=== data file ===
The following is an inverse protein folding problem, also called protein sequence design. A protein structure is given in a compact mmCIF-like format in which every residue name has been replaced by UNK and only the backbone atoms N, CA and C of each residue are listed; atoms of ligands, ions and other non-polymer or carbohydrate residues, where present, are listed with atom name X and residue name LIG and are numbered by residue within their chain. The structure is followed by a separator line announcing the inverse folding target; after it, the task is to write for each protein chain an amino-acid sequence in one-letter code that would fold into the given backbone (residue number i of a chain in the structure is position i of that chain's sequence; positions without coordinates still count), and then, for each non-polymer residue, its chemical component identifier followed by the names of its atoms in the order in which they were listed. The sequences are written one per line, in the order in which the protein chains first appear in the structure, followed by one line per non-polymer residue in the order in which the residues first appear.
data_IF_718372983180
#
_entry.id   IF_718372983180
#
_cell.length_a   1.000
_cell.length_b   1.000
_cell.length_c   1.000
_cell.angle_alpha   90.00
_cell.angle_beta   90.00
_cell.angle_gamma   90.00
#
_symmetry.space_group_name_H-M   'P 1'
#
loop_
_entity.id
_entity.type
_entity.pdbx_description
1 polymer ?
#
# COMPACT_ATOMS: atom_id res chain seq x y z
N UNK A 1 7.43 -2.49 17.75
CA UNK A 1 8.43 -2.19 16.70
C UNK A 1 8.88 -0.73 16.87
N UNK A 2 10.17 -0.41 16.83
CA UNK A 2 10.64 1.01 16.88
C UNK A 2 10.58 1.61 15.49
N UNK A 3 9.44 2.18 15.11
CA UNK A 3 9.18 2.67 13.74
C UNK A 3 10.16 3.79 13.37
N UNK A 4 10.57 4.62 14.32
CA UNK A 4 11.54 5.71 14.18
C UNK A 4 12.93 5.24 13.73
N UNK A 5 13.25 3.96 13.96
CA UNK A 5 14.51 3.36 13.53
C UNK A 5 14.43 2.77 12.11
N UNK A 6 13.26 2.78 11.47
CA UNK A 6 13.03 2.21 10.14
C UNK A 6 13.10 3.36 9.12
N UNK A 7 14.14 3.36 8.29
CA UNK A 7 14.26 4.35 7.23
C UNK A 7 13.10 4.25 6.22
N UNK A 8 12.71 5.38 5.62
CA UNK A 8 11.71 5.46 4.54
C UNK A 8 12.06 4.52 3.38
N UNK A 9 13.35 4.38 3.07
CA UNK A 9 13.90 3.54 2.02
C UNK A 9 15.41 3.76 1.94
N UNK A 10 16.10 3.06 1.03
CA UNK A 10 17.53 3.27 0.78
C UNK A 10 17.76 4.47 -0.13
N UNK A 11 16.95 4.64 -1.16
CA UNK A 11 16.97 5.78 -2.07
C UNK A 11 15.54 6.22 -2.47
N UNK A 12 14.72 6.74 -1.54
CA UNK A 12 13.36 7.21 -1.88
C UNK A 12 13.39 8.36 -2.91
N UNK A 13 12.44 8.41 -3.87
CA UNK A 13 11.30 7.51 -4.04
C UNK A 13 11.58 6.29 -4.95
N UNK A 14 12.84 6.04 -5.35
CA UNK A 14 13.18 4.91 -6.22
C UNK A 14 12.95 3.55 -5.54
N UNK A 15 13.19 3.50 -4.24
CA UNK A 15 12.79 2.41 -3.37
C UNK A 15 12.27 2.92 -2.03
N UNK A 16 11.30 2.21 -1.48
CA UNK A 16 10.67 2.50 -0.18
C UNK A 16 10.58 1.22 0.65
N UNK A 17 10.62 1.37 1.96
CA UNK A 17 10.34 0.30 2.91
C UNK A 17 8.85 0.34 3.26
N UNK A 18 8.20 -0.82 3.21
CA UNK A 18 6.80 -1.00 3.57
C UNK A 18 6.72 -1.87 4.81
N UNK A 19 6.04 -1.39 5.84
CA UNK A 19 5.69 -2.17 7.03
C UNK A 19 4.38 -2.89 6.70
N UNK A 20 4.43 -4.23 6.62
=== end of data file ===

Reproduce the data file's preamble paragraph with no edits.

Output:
The following is an inverse protein folding problem, also called protein sequence design. A protein structure is given in a compact mmCIF-like format in which every residue name has been replaced by UNK and only the backbone atoms N, CA and C of each residue are listed; atoms of ligands, ions and other non-polymer or carbohydrate residues, where present, are listed with atom name X and residue name LIG and are numbered by residue within their chain. The structure is followed by a separator line announcing the inverse folding target; after it, the task is to write for each protein chain an amino-acid sequence in one-letter code that would fold into the given backbone (residue number i of a chain in the structure is position i of that chain's sequence; positions without coordinates still count), and then, for each non-polymer residue, its chemical component identifier followed by the names of its atoms in the order in which they were listed. The sequences are written one per line, in the order in which the protein chains first appear in the structure, followed by one line per non-polymer residue in the order in which the residues first appear.